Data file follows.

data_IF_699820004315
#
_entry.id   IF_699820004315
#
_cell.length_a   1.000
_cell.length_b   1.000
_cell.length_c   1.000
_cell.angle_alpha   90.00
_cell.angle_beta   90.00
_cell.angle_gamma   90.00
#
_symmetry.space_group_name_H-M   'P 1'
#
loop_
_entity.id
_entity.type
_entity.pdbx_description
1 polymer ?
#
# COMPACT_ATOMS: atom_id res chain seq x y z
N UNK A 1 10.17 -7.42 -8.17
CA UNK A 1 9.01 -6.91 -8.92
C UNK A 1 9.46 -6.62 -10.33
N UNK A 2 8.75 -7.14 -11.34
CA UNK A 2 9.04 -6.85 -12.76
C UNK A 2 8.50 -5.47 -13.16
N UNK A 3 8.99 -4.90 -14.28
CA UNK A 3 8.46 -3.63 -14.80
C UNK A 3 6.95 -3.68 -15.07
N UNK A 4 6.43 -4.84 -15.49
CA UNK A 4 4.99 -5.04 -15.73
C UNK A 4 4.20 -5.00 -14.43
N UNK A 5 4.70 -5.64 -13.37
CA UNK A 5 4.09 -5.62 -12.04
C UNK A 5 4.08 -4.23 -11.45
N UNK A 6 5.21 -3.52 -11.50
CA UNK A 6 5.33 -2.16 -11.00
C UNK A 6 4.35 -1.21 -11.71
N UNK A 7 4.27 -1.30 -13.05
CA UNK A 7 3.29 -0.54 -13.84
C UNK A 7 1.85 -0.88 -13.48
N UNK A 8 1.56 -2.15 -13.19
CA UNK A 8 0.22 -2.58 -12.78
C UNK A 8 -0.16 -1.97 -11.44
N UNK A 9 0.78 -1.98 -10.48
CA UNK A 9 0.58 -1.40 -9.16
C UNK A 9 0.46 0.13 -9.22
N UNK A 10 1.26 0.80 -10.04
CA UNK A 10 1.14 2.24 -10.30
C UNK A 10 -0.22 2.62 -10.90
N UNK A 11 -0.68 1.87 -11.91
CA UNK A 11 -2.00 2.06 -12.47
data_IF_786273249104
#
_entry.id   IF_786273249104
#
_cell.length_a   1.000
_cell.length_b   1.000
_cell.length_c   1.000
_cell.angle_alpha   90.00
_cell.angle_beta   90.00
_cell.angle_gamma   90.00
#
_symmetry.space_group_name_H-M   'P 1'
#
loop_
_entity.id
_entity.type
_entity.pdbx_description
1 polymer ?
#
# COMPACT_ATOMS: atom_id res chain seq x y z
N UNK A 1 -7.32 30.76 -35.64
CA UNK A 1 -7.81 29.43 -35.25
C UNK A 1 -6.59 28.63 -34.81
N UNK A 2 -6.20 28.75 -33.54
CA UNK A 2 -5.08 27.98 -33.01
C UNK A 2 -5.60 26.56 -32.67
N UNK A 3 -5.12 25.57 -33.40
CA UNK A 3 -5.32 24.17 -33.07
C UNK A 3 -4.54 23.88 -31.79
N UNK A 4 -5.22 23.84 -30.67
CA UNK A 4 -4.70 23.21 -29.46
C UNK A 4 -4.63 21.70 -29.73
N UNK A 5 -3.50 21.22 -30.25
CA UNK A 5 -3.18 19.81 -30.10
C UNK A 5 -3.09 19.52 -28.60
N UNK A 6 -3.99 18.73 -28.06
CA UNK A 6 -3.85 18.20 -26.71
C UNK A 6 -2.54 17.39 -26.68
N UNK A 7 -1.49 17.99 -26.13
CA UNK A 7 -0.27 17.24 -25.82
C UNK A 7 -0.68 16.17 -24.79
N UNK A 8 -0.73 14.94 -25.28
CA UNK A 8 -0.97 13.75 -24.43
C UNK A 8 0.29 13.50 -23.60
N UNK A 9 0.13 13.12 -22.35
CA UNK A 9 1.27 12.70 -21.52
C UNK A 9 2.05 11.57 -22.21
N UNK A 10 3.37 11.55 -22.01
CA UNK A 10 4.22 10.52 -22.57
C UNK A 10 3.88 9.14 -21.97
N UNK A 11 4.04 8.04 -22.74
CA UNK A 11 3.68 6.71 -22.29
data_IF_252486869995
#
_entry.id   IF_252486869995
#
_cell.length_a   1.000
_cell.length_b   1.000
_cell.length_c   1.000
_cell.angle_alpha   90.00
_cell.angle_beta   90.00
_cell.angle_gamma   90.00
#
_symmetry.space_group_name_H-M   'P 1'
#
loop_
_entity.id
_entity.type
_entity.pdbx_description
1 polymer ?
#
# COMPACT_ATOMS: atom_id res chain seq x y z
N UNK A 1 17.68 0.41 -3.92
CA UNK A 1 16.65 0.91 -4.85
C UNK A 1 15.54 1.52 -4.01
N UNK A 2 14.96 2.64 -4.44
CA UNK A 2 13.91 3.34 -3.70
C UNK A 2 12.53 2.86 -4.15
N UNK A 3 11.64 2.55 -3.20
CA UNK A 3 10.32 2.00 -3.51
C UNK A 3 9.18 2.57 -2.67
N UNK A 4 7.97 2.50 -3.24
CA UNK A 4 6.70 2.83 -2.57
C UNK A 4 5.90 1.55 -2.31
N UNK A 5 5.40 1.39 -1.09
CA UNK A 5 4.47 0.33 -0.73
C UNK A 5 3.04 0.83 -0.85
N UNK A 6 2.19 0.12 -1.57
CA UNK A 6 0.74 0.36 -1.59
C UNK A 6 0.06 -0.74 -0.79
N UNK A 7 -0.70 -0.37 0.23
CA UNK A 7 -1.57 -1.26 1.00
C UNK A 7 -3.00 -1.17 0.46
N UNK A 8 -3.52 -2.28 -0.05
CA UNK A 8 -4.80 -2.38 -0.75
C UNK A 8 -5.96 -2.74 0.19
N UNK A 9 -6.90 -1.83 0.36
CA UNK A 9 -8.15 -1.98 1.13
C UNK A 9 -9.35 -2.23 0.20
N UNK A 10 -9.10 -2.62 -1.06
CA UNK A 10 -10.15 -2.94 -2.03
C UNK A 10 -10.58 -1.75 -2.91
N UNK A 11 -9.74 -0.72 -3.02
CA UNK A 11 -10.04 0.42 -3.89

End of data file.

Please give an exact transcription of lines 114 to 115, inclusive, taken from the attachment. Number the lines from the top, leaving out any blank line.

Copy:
_cell.angle_gamma   90.00
#